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Since the second covid wave wreaked havoc, exposing the grim reality of India’s healthacre infrastructure, 2021 has been a challenging year—from shortage of hospital beds and medical oxygen to production and procurement of vaccines, and the emergence of new variants such as Delta and the more infectious Omicron. But the most daunting task was to immunize India’s eligible population against covid.

Barely a fortnight away from the year-end, India is far from its stated goal of fully vaccinating its adult population with two doses of a covid vaccine.

According to Union health ministry data 1.37 billion doses have been administered till Sunday. While 55.52% of the adult population has received both doses, 87% were given the first dose.

Despite India running the world’s largest immunization programme for children, there was scepticism around its ability to mass vaccinate the adult population against covid.

“Though the universal immunization programme is largely for children of up to one year, logistics for production, forecasting, storage, cold chain management, distribution and administration by auxiliary nursing midwives is robust and functional. This helped immensely in rolling out and scaling the covid vaccination drive," said Dr Preeti Kumar, vice-president, health system support, Public Health Foundation of India (PHFI), a public-private partnership initiative. “A lesser recognized fact is that there is a sizeable population in India accessing adult vaccination through the private sector. Thus, both public and private sectors worked in tandem to achieve scale."

According to Kumar, support for covid vaccine discovery early in the pandemic and the assurance to procure doses to incentivize private players to produce enough vaccines must also been seen as a strong response from the Centre.

The nationwide vaccination drive was rolled out on 16 January for healthcare professionals followed by frontline workers on 2 February. The second phase of covid vaccination started on 1 March for the 60-plus population and for people aged 45 and above with specific co-morbid conditions. The third phase was rolled out on 1 April covering the 45-plus age group. Subsequently, with supplies stabilizing, the vaccination drive was extended for all adults from 21 June.

India’s immunization drive comprises three jabs: Covaxin, developed by Bharat Biotech; Oxford-AstraZeneca developed and Serum Institute of India manufactured Covishield; and Russia’s Sputnik V.

“2021 is a great year for India in the field of immunization. After a slow start and initial hiccups, India managed to give covid vaccination to more than 50% of its citizens. There are a few learnings from this. Presence of vaccine hesitancy in the initial period underscores the importance of investing in risk communication and community engagement. Strong political will and involvement of all sections of the society were key to the success," said Dr Naveen Thacker, president elect, International Paediatric Association and former civil society organization representative to the Gavi board, the Vaccine Alliance.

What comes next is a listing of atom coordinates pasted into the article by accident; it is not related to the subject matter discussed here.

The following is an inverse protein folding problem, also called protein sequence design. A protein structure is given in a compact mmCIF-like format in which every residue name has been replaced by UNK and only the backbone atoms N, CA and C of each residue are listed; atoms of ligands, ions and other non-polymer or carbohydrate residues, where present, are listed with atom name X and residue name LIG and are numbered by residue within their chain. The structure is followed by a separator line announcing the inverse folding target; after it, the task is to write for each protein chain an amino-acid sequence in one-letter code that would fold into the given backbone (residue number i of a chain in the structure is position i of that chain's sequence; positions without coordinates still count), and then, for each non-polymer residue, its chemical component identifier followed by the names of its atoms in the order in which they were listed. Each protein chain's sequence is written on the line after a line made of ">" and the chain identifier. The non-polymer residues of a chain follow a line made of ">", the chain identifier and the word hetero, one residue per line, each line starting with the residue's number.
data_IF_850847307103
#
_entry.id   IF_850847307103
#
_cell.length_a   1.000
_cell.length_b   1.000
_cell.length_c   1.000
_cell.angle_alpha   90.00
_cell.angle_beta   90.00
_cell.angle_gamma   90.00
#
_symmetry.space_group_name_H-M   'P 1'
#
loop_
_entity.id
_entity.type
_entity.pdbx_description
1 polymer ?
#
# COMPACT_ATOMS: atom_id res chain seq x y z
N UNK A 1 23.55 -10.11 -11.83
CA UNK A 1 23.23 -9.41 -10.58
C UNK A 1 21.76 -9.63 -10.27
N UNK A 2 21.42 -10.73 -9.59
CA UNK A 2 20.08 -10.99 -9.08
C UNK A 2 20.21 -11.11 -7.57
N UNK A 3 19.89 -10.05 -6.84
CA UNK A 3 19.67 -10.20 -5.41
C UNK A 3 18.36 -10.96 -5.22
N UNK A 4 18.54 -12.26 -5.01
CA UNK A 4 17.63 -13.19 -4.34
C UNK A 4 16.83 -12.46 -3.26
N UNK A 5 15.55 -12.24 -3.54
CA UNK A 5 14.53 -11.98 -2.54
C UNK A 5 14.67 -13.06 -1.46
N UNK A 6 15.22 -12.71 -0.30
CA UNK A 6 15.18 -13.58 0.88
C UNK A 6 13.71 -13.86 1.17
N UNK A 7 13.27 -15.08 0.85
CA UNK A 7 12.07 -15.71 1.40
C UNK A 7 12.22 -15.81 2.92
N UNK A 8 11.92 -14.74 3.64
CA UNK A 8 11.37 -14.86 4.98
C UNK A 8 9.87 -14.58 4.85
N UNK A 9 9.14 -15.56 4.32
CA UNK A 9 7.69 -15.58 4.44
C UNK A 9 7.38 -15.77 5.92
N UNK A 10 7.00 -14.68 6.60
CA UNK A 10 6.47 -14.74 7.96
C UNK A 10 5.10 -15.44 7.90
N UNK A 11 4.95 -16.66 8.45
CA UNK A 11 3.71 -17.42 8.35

“It has been a year of digital revolution and use of technology that can be further leveraged. Delta wave has exposed vulnerability of our health system and we need to invest more in infrastructure, logistics, supply chain and capacity building," he added.

Covid 2.0 saw an exponential surge in coronavirus cases and deaths, lifting the lid of inadequacies of the Indian healthcare system to deal with overwhelming health needs.

With covid cases touching as high as 450,000 a day in April, the healthcare system collapsed completely. With many patients becoming critically ill requiring tertiary hospital care, the number of beds, oxygen facilities and medical professionals fell short, leaving many without treatment.

“It was a wake-up call. With an aggressive push, now we have managed to have a significant percentage of our population vaccinated," said Dr Bishnu Panigrahi, group head, medical strategy and operations, Fortis Healthcare.

As India welcomes the New Year, public health experts said new challenges include the emergence of new variants and the government’s indecision over allowing booster doses and vaccinating kids.

“As 2022 dawns, booster dose and vaccinating children is need of the hour. Covid-appropriate behaviour has to be our primary shield against Omicron. We must not become complacent. We must not allow what is happening in Europe to happen in India. Vaccination, covid-appropriate behaviour, test, surveillance and contact tracing are what we must focus on. All Indians must be sensitized to ensure that we do not suffer in 2022," said Panigrahi.

“While everyone can be proud of the progress made so far, it is imperative to realize that a lot of work still lies ahead and we should strive to reach our vaccination goals as soon as possible in the New Year," Dilip Jose, MD & CEO, Manipal Hospitals, said, adding that the unvaccinated population is a matter of concern.

Meanwhile India reported over 7,081 new coronavirus cases in the past 24 hours.

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